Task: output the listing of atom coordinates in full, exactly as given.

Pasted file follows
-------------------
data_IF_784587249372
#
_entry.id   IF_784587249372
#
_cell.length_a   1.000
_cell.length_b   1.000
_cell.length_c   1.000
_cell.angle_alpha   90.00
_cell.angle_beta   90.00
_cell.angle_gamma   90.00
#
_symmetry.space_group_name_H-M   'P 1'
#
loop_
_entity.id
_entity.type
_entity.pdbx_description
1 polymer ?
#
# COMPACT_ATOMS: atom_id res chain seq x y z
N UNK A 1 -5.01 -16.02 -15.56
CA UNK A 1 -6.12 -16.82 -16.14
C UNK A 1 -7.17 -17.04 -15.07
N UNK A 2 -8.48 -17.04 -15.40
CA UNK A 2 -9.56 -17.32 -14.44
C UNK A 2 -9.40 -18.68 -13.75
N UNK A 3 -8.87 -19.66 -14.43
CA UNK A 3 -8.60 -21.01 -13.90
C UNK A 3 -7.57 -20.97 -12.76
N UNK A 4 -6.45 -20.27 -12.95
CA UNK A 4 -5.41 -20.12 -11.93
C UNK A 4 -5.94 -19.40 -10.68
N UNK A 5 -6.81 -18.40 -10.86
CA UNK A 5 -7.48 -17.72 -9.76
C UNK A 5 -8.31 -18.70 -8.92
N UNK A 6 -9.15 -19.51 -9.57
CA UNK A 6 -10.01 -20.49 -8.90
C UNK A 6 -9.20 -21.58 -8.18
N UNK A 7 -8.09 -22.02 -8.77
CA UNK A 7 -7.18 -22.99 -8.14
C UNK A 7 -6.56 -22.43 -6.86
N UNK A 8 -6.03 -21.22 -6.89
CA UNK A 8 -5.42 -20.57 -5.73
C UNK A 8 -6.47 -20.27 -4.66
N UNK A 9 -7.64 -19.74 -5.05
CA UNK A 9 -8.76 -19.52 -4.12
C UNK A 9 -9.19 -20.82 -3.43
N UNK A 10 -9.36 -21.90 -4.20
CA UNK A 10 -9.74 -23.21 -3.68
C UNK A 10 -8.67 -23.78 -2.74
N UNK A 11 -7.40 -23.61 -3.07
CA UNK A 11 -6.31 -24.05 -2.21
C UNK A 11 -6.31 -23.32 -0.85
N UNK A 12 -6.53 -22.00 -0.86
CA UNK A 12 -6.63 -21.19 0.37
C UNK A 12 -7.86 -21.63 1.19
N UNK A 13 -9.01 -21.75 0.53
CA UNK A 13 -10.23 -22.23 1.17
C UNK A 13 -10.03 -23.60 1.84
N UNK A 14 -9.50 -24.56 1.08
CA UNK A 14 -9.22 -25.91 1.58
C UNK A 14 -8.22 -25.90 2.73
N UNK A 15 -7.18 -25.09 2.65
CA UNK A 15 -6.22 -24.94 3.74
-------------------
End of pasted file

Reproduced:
data_IF_784587249372
#
_entry.id   IF_784587249372
#
_cell.length_a   1.000
_cell.length_b   1.000
_cell.length_c   1.000
_cell.angle_alpha   90.00
_cell.angle_beta   90.00
_cell.angle_gamma   90.00
#
_symmetry.space_group_name_H-M   'P 1'
#
loop_
_entity.id
_entity.type
_entity.pdbx_description
1 polymer ?
#
# COMPACT_ATOMS: atom_id res chain seq x y z
N UNK A 1 -5.01 -16.02 -15.56
CA UNK A 1 -6.12 -16.82 -16.14
C UNK A 1 -7.17 -17.04 -15.07
N UNK A 2 -8.48 -17.04 -15.40
CA UNK A 2 -9.56 -17.32 -14.44
C UNK A 2 -9.40 -18.68 -13.75
N UNK A 3 -8.87 -19.66 -14.43
CA UNK A 3 -8.60 -21.01 -13.90
C UNK A 3 -7.57 -20.97 -12.76
N UNK A 4 -6.45 -20.27 -12.95
CA UNK A 4 -5.41 -20.12 -11.93
C UNK A 4 -5.94 -19.40 -10.68
N UNK A 5 -6.81 -18.40 -10.86
CA UNK A 5 -7.48 -17.72 -9.76
C UNK A 5 -8.31 -18.70 -8.92
N UNK A 6 -9.15 -19.51 -9.57
CA UNK A 6 -10.01 -20.49 -8.90
C UNK A 6 -9.20 -21.58 -8.18
N UNK A 7 -8.09 -22.02 -8.77
CA UNK A 7 -7.18 -22.99 -8.14
C UNK A 7 -6.56 -22.43 -6.86
N UNK A 8 -6.03 -21.22 -6.89
CA UNK A 8 -5.42 -20.57 -5.73
C UNK A 8 -6.47 -20.27 -4.66
N UNK A 9 -7.64 -19.74 -5.05
CA UNK A 9 -8.76 -19.52 -4.12
C UNK A 9 -9.19 -20.82 -3.43
N UNK A 10 -9.36 -21.90 -4.20
CA UNK A 10 -9.74 -23.21 -3.68
C UNK A 10 -8.67 -23.78 -2.74
N UNK A 11 -7.40 -23.61 -3.07
CA UNK A 11 -6.31 -24.05 -2.21
C UNK A 11 -6.31 -23.32 -0.85
N UNK A 12 -6.53 -22.00 -0.86
CA UNK A 12 -6.63 -21.19 0.37
C UNK A 12 -7.86 -21.63 1.19
N UNK A 13 -9.01 -21.75 0.53
CA UNK A 13 -10.23 -22.23 1.17
C UNK A 13 -10.03 -23.60 1.84
N UNK A 14 -9.50 -24.56 1.08
CA UNK A 14 -9.22 -25.91 1.58
C UNK A 14 -8.22 -25.90 2.73
N UNK A 15 -7.18 -25.09 2.65
CA UNK A 15 -6.22 -24.94 3.74